Policies and practices in the history of farm animal research, 1900-present
June 2 – June 3 2016
Organised by: Dr Miguel Garcia-Sancho and Dmitriy Myelnikov, STIS, University of Edinburh
External participants from the UK and abroad have been invited to join researchers at STIS - including Innogen members Dmitriy Myelnikov, Miguel GarcÃa-Sancho, Steve Sturdy, Ann Bruce and Joyce Tait - for a two-day workshop, which will also include a round table and a lecture remembering Dolly the sheep, both events open to the public.
The farm has been a prominent site of scientific research, but it has received modest historical attention compared to the laboratory, the clinic or the field, especially when it comes to animal agriculture. Yet throughout the twentieth century, animal productivity and health have posed important, long-standing political concerns. A substantial fraction of research funding for the life sciences came from donors with an agricultural orientation. Some of the key medical technologies that moved across species, such as artificial insemination and embryo freezing, were pioneered in farm animals. Finally, since the rise of modern biotechnology in the 1970s, farm animals have been subjected to genetic modification and cloning, and involved in dramatic debates around food safety, innovation and the ethical limits on scientific intervention.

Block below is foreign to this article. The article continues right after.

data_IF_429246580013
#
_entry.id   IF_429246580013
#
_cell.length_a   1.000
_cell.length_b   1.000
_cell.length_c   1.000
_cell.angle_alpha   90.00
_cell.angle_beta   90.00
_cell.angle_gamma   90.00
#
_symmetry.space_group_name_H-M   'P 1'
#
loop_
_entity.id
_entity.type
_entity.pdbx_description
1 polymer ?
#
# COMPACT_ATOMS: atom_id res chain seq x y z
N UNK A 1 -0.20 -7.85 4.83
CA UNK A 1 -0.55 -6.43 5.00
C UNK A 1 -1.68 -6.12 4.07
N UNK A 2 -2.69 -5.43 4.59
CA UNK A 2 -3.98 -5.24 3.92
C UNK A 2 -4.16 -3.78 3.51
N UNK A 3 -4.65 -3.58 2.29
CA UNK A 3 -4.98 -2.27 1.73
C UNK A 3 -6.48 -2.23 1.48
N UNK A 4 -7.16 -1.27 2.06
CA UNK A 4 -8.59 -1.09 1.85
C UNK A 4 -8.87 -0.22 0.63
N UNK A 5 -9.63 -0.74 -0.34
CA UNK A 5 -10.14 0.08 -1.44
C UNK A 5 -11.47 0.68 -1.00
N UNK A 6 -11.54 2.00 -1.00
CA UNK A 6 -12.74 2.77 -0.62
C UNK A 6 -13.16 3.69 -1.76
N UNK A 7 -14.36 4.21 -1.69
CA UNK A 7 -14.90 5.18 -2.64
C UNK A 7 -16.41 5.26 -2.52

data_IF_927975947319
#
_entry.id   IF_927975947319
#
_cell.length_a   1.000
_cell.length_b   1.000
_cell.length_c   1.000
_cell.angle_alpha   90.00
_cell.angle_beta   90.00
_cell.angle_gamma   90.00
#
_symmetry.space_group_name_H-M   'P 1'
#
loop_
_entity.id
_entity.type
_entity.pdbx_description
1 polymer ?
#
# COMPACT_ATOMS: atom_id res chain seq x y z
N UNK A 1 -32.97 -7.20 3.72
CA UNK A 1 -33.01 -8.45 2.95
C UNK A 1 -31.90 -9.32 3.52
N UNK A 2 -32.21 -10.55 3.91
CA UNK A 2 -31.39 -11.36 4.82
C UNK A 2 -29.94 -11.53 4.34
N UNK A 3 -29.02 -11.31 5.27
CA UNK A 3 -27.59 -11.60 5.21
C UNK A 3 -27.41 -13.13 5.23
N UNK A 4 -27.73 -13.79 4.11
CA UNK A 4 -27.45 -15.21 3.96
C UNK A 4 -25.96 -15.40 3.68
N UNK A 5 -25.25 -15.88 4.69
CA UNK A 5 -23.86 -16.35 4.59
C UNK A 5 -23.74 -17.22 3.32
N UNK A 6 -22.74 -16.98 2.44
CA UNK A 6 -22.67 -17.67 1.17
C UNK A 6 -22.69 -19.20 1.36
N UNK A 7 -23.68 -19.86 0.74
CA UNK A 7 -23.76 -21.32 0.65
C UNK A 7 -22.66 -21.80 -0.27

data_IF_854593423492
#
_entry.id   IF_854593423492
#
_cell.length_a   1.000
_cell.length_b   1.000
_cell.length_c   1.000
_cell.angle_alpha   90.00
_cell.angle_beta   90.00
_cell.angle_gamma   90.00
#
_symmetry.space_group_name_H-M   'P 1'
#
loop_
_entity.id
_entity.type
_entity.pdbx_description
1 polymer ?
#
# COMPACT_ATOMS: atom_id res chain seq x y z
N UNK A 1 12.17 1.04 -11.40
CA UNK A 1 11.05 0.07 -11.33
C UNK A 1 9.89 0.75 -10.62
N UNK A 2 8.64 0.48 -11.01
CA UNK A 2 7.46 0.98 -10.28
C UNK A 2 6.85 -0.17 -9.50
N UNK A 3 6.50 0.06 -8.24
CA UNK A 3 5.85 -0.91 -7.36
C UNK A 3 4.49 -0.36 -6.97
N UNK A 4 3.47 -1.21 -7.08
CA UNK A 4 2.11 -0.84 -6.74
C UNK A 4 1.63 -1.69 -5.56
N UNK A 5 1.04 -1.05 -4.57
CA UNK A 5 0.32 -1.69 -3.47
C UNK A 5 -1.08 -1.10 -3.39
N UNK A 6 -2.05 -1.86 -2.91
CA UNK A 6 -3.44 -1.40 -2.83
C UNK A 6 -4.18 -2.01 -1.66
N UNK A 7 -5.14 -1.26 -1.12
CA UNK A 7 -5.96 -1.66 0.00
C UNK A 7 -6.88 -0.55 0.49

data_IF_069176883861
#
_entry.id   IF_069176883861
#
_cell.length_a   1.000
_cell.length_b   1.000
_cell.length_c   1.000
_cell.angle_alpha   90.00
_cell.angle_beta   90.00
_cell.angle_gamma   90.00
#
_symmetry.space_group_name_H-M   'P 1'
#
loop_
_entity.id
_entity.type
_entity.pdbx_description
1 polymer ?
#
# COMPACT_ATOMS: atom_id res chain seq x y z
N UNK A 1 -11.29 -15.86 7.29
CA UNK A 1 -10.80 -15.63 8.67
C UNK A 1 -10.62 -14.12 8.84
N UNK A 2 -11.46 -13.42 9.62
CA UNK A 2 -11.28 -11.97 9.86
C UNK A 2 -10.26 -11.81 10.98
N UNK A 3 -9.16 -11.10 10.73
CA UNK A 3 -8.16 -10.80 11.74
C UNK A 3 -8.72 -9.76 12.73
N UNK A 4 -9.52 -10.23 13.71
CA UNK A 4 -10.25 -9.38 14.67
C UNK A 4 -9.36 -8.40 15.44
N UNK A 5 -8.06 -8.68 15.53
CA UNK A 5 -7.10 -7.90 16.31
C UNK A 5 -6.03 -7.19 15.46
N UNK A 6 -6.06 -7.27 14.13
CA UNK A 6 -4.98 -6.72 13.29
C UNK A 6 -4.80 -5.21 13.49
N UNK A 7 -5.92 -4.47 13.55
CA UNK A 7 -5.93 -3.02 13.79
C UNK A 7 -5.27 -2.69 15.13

This two-day workshop seeks to explore the diverse trajectories of research done on farm animals in the light of changing state policies in science, agriculture and beyond, since 1900. Within these parameters, we hope to cover a wide range of approaches, subjects and geographies. How did policies affect the work carried out on the ground, and the relationship between researchers, farmers, industry and the state? How did agricultural science feed back into policy decisions? Where did research and development sit within agricultural and broader policy? What cultural roles did farm animals play under various regimes?
Full programme and registration accessible here.
On the eve of the workshop there will be a roundtable with Ian Wilmut and other scientists and commentators involved in the birth of Dolly.
It can be attended separately and needs independent registration from the workshop here.
The workshop’s plenary lecture is open to the public and can also be attended separately. It needs independent registration here.